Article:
||Volume 17, Number 6, April 2005
On being well: Broken promises
by Julia Johnson
The BCTF, through Teacher and the School Staff Alert, does an excellent job of keeping teachers informed on education, provincial politics, teaching practices in developing countries, our health, safety and wellness, and our professional and personal growth. The information on Staff Alert #25 regarding provincial politics and Gordon Campbell’s broken promises caused me to ponder the act of making promises from a wellness perspective and the behaviour and qualities of a person who makes or breaks promises.
Throughout our lives, the promises made to us, the promises we make, and the broken promises we endure influence our choices, which eventually defines how honourable we are. A promise is an oral or written agreement to do, or not do, something, and making a promise gives assurance to another for a particular expectation. A promise upheld enables the one to whom the promise has been made to trust the one who has made the promise. With trust comes a confidence that the person making the promise is honest and reliable, that the person has integrity.
Prior to the federal election in June 2004, CBC radio, broadcast a program with Michael Enright as host on the practicality of election promises made by political leaders and to what degree the electorate could expect election promises to be kept. In the discussion were political-science professors from the universities of Saskatoon and Windsor and a former Reform Party MP from Saskatchewan. The professors said that election promises are made by political leaders to get elected, and that there was little expectation for the leaders to keep their promises.
What surprised me about this view was the acceptance that election promises are a means to an end and that the question of integrity was not part of the discussion. If professors of our universities think that our expectation for political leaders to keep their election promises is of little importance and that is the message they share with others, then it explains why the leaders we elect fail to meet our expectations for honesty, reliability, and integrity and why political leaders lack commitment to accept responsibility for running a trustworthy government.
Even though this view of our political leaders is symptomatic of the breakdown of societal values, manifested in corporate scandals, swelling prison populations, growing divorce rates, and increasingly dysfunctional relationships, when it is supported by our institutions of higher learning, our hope for finding something different, something we can count on, something we can believe in, is undermined, and we become disenchanted with the possibilities for change.
How do we reclaim integrity and the associated values of honesty, reliability, sincerity, and righteousness in our leaders? If we want a citizenry that values those qualities in our leaders, we must relearn the art of making promises.
We first learned about promises from our parents. We learned that a promise is something we make to someone and there are times when a promise can be broken if there is a good reason. If the promise was kept, we learned about expectations, obligations, commitment, sincerity, reliability, and responsibility. And if the promise was broken we learned about disappointment, restitution, and forgiveness.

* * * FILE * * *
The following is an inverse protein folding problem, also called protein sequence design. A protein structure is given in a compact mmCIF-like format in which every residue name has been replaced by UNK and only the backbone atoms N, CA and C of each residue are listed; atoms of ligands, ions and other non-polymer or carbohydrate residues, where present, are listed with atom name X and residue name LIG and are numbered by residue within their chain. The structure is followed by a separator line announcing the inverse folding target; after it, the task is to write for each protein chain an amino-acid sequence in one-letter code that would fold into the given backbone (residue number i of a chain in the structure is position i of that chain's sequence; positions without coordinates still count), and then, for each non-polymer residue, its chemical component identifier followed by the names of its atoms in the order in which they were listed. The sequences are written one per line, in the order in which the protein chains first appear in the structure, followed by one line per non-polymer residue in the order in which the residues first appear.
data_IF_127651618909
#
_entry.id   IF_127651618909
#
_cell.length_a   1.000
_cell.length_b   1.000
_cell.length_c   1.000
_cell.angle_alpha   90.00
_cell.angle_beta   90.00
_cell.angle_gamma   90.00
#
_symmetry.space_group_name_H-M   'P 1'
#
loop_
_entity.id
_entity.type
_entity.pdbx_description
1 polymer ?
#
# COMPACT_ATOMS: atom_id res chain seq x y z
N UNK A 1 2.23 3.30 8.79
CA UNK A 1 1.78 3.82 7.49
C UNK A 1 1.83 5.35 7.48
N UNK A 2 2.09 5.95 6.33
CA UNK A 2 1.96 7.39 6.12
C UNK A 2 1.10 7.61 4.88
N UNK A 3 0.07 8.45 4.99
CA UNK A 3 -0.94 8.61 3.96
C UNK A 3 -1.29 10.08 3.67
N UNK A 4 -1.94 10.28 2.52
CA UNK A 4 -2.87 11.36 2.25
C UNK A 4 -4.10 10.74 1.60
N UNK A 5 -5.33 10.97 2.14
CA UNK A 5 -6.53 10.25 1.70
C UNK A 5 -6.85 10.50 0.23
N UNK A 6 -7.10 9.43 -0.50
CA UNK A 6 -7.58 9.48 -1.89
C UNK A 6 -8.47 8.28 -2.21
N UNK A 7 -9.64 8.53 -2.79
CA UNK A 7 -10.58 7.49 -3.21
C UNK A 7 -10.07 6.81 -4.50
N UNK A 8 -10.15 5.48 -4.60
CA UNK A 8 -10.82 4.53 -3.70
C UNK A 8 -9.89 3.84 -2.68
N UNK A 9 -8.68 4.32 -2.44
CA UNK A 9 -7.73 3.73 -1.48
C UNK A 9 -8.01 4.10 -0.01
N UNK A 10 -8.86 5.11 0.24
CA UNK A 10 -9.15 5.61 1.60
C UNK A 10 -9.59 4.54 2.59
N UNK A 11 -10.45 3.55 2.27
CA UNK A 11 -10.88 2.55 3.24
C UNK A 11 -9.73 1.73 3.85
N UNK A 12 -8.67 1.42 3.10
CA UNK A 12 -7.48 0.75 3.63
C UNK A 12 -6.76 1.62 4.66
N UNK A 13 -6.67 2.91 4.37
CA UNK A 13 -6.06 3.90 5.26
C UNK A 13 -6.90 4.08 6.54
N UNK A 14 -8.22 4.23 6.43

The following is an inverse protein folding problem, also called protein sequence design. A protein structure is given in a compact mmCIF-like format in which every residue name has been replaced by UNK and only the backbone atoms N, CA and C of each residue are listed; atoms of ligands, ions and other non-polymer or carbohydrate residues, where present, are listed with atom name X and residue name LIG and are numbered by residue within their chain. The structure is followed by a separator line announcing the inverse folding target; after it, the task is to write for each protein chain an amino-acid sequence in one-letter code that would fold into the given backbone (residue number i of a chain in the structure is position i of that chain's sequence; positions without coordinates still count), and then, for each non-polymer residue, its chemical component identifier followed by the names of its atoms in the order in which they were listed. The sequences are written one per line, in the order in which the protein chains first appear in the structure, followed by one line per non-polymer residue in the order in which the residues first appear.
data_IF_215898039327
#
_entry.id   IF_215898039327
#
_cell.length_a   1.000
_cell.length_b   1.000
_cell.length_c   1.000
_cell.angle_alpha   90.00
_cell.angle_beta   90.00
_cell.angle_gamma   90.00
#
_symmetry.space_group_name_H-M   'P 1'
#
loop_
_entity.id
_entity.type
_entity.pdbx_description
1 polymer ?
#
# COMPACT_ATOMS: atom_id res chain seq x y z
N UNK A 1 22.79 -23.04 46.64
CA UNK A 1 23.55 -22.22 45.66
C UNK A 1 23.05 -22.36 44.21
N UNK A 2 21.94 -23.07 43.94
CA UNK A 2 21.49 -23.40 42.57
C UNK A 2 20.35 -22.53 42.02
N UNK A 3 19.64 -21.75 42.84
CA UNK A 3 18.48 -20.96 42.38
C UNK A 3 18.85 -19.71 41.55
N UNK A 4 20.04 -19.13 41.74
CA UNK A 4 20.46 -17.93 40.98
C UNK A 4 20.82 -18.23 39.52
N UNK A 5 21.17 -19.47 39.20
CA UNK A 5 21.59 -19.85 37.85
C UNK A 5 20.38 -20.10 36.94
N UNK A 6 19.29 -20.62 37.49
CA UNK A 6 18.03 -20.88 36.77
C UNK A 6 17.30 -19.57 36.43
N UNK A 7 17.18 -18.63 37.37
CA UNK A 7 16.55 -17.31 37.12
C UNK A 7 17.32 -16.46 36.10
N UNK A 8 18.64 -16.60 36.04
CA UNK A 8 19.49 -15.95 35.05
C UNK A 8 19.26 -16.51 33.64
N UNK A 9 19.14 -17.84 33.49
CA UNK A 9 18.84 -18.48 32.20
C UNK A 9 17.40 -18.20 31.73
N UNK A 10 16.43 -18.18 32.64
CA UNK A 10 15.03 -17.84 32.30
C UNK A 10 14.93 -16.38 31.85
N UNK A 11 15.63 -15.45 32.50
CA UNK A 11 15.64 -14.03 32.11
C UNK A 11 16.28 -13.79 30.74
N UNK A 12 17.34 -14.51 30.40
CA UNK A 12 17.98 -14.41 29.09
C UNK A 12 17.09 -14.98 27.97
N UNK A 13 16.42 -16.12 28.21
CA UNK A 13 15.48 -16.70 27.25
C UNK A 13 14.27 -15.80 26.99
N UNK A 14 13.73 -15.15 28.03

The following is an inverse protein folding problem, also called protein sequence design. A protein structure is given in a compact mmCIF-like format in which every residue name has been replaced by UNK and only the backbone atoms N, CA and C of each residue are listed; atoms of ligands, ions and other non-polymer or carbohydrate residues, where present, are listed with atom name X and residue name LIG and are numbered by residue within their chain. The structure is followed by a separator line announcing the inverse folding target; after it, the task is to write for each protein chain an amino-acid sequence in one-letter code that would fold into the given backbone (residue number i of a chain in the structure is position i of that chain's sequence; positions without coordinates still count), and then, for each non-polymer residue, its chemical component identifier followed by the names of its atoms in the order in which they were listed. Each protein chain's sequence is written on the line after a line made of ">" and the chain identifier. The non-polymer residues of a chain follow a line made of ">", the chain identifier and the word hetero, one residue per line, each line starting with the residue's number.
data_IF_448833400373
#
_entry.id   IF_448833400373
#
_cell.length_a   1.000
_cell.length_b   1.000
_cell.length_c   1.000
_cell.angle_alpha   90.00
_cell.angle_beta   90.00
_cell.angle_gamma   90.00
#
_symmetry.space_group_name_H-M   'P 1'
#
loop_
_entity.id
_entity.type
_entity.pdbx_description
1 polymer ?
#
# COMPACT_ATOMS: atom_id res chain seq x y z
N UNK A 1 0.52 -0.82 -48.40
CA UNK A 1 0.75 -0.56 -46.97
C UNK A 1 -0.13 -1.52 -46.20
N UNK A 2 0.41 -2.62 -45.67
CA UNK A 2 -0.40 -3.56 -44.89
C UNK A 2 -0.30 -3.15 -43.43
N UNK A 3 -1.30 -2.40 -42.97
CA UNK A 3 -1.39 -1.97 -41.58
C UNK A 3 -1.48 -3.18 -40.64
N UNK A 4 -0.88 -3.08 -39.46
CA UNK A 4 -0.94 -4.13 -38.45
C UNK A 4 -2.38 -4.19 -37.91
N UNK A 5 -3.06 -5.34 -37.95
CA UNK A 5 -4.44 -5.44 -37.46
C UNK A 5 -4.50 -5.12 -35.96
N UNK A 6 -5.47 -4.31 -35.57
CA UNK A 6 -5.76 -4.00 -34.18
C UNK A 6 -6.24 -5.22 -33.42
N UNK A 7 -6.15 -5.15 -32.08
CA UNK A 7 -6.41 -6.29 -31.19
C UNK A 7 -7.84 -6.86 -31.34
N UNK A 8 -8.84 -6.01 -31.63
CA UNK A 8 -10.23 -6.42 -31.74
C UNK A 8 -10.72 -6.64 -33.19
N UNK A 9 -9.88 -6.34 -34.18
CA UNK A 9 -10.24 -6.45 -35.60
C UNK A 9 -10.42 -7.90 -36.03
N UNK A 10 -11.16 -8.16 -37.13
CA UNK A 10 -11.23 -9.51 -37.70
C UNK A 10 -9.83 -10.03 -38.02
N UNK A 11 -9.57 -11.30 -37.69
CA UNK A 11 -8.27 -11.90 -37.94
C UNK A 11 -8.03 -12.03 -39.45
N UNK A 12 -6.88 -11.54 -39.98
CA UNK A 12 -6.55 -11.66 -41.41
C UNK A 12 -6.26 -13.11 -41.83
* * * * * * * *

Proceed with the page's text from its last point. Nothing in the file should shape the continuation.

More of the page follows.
We developed a belief system about promises, and over time, we learned to make promises of our own. We made promises to our parents, teachers, friends, mentors, partners, and children. We learned that when we made a promise we did so with the intention of keeping it and when a promise was broken, we were greatly troubled. However, somewhere in our journey to adulthood, the simplicity of making a promise and keeping it became more complex.
Today, promises are more about getting something, winning affection or position, and appeasing guilt. Promises have been sacrificed in the busy lives we live. In our efforts to respond to increasing family expectations and work-related demands, we began to put the needs of others before our own needs; consequently promises became too difficult to keep. We learned to make and break promises, and we believed that that was all right.
If we want quality leaders and a society that respects the value of a promise, we must relearn how to make and keep promises. We do this by making a promise to ourselves. When we make a promise to ourselves and keep it, we establish an inner integrity, and people begin to notice. They see us as someone who "walks the talk," someone who is dependable, and means what she or he says, someone who can be counted on to get a job done, someone people can trust.
A very simple way to relearn how to make and keep promises is to begin with promising yourself to do a wellness activity each day. That simple promise becomes your expression of the value you place on yourself, and it is a safe way to learn the importance of accepting responsibility for a commitment through which respect is earned. When we make commitments to ourselves and keep them, we execute the priorities in our life with integrity, and we become as the change we want to see in the world.
Julia Johnson, a learning resource teacher at Red Bluff School, in Quesnel, is a BCTF PD wellness associate. firstname.lastname@example.org.